I am making chili beans for Jan, but son-in-law Chris, is on a super low starch diet. I decided that I would make a beef chile for him (OK, it is for me too, I admit it). Normally I would use beef chuck for making carne con chili rojo. However, Chris really likes oxtail and I think this would go really well. For some reason, my recipe for Moroccan Oxtail is one of the most popular pages on my blog, so I do not think he is alone in this preference.
I do not want to get into the fight about chile/chili, but generally speaking if the dish is Mexican it is chile. If the dish is from Texas it is “chili.” In other parts of America you use whatever you feel like, but my spell checker must be a Texan. Some have argued that “chile” is just the ground chili peppers and “chili” is the spice blend of chilies with other spices (usually cumin, onion garlic, and oregano).
In designing this dish I went on-line for suggestions. I found a video of somebody else’s ethnic mother making Chili con carne (the meat and sauce version). “She thinks everybody knows how to make it”—no they don’t. I did not follow her recipe, but I did borrow parts of her technique for making the sauce.
When I was growing up, oxtails were one of the cheapest cuts of meat you could buy, because it had lots of bone and gristle compared to the amount of meat. Mainstream Americans wanted big slabs of meat, sohis left the “odd cuts” to the ethnic cooks who weren’t about to tell them what they were missing. My mother, Claudia, had seven mouths to feed and a tight budget, so she bought oxtails because they were inexpensive. She almost always cooked them as an oxtail soup.
The meat on an oxtail is fairly tough, because the ox has spent its entire life constantly exercising those muscles swatting at flies. Unfortunately, celebrity chefs have discovered oxtails and broadcast the news about how much flavor they have hidden in them. Unfortunately, oxtails are no longer a “cheap cut.”
After Dinner Note: This dish turned out really well. The meat was fall off the bones tender and the sauce had a depth of flavor that comes from a long slow simmer. Everybody had seconds and there was enough sauce left over that I am sure I can make a second dish with it.
Karl’s Cola de Buey en Chile Rojo (Oxtails in Red Chile Sauce)
3 beefsteak tomatoes
3 guajillo chiles, dried pods
2 California chilies, dried pods
1 Arbol chile, dried pods
4 cloves garlic
1 tsp. Mexican oregano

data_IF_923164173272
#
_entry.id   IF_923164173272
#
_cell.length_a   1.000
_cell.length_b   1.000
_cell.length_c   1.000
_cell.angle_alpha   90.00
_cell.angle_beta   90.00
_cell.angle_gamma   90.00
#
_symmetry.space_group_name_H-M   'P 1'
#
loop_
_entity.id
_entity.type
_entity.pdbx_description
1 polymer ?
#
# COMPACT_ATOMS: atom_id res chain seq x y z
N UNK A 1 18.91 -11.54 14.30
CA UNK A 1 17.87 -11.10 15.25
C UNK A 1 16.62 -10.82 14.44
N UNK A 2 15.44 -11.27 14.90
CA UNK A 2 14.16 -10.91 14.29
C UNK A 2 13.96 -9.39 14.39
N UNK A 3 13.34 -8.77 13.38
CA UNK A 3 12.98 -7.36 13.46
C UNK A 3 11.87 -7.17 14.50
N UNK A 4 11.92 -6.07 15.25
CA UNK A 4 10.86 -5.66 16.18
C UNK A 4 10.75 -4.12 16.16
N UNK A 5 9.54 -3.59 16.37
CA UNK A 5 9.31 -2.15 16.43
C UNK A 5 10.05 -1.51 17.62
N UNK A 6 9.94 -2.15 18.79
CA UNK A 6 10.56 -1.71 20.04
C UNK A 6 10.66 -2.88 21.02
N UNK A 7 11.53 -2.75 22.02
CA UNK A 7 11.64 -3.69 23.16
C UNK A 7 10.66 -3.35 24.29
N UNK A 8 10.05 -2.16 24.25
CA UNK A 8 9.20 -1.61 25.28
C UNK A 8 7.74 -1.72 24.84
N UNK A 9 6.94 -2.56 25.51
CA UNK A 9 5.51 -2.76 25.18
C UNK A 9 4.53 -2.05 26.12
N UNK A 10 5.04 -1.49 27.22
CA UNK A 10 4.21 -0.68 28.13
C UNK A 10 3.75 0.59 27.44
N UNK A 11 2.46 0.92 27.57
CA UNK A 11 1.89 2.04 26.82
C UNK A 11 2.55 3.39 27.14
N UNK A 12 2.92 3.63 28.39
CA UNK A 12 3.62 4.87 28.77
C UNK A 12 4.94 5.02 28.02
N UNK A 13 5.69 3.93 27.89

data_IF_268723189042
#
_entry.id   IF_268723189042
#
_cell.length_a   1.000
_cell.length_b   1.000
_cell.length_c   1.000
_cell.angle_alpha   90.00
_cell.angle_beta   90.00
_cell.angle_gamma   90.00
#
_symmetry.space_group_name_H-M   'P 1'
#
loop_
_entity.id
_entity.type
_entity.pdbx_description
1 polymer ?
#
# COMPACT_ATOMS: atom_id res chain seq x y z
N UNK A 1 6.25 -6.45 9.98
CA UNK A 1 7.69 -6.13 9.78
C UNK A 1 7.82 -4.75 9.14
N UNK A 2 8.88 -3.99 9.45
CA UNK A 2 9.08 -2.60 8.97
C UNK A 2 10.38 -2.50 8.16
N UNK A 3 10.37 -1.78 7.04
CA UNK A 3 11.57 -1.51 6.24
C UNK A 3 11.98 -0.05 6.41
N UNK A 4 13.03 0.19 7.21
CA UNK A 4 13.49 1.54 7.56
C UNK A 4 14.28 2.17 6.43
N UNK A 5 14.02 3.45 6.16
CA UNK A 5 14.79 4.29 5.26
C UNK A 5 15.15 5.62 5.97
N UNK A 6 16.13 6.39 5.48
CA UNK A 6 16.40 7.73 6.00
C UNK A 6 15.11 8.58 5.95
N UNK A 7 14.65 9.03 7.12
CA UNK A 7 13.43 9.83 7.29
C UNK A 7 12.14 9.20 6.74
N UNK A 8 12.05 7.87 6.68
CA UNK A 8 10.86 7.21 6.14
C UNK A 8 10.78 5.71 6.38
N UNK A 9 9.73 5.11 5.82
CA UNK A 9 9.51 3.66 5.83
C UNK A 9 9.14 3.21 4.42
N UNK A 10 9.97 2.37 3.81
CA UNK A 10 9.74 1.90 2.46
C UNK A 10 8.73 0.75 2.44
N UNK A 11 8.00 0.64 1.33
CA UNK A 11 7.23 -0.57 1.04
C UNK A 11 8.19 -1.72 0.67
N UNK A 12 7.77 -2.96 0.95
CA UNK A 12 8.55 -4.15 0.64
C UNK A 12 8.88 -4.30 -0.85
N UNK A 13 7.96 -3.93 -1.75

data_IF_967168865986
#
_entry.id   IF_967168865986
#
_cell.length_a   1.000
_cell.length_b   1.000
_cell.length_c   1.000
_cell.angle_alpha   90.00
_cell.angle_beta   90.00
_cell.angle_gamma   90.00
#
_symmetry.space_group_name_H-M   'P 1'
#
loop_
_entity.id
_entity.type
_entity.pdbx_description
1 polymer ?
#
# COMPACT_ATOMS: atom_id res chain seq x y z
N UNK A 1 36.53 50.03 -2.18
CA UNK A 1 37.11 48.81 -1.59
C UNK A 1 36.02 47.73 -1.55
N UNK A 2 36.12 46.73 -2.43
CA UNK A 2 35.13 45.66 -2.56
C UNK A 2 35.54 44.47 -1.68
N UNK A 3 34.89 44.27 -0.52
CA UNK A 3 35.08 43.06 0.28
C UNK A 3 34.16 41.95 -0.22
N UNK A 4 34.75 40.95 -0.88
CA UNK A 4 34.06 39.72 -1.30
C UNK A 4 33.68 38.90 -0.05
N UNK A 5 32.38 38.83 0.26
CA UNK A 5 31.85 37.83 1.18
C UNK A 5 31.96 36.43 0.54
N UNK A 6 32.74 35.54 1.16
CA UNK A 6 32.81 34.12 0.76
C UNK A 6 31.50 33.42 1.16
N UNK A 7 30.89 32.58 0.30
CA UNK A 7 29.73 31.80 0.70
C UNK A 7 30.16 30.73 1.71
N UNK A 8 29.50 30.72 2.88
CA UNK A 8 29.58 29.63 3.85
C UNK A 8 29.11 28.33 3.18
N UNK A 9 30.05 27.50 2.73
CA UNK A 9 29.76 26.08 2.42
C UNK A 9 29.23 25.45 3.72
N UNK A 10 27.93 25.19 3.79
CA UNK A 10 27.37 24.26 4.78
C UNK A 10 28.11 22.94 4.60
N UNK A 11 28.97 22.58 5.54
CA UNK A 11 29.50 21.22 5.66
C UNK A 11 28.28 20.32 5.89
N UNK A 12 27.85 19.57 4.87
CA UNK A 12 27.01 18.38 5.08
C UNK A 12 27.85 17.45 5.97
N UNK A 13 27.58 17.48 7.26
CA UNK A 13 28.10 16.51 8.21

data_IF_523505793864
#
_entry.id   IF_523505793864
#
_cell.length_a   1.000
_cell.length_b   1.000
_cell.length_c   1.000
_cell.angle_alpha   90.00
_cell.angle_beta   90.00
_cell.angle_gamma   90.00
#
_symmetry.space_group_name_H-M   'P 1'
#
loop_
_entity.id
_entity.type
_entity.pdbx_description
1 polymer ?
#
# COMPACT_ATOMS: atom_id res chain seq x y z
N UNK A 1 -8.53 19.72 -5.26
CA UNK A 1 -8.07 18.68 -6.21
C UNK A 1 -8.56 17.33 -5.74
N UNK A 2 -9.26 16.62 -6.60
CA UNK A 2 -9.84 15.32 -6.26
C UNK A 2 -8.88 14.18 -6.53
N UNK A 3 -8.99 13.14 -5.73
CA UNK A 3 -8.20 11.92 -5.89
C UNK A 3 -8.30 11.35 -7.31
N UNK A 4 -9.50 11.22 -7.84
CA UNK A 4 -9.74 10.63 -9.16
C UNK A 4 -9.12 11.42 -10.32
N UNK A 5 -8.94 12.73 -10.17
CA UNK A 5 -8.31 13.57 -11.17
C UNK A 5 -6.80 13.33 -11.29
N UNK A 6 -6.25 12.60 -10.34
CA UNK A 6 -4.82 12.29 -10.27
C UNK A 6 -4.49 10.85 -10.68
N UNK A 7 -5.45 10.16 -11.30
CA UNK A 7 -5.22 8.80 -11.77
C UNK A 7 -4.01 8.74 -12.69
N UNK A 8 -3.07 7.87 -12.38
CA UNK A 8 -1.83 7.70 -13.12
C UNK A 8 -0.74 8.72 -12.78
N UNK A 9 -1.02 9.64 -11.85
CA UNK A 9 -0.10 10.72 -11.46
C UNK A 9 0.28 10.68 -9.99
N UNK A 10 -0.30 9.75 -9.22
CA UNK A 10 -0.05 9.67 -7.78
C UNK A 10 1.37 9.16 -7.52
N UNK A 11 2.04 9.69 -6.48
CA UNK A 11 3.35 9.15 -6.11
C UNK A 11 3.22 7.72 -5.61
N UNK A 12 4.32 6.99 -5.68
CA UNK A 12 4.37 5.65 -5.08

½ tsp. black pepper
1 tsp. Kosher salt, separate uses
1 yellow onion
1. Bring a medium pot of water to a boil and put the rinsed tomatoes into the pot. Boil the tomatoes for about 20 minutes, until cooked through.
Tip: Do not trim or cut the tomato before boiling, you want to keep all of the juices inside the tomato while it is cooking.
2. Toast the chili pods in a dry skillet over medium high heat for 15 seconds to a minute, but so not burn them.
Tip: The difference between toasted and burnt is only a moment, so stay focused while you are doing this. If a pod burns, discard it and try again.
3. Remove the stems, seeds and membranes.
4. Tear the chilies into pieces and put them in a standing blender with enough hot water to cover.
5. Remove the tomatoes from the pot and cook slightly. Remove the stem core and chop the tomatoes up a bit.
Tip: The tomatoes will be hot, so watch your fingers. You are not looking for any kind of diced tomato, you just want to break it up enough to make it easy to blend.
6. Add the garlic, whole, the oregano, pepper, and the tomatoes, with the skins and any juices, to the blender.
Tip: You are not yet ready to blend the sauce, patience.
7. Use half of the salt to season the oxtails.
8. Put the corn oil into a medium Dutch oven and brown the oxtails on all sides. Remove the oxtails to a plate.
9. Pour off any excess grease and add the onions and the rest of the salt to the pot. Brown the onions very well, 10-15 minutes.
Tip: Leave about two tablespoons of grease in the pot. I used the extra grease, instead of the corn oil, to fry the vegetables for my chili with beans.
10. Remove the onions to the blender and process the mix until it is very smooth.
11. Return the oxtails to the pot and pour the chile sauce over them.
12. Bring the pot to a boil, cover, and place the pot in a 325° F oven for 2-3 hours.
Tip: Turn the oxtails over every hour and check to make sure that the sauce is not sticking to the bottom of the pot and scorching, add more broth if necessary
13. Serve in the Dutch oven, removing the lid at the last moment.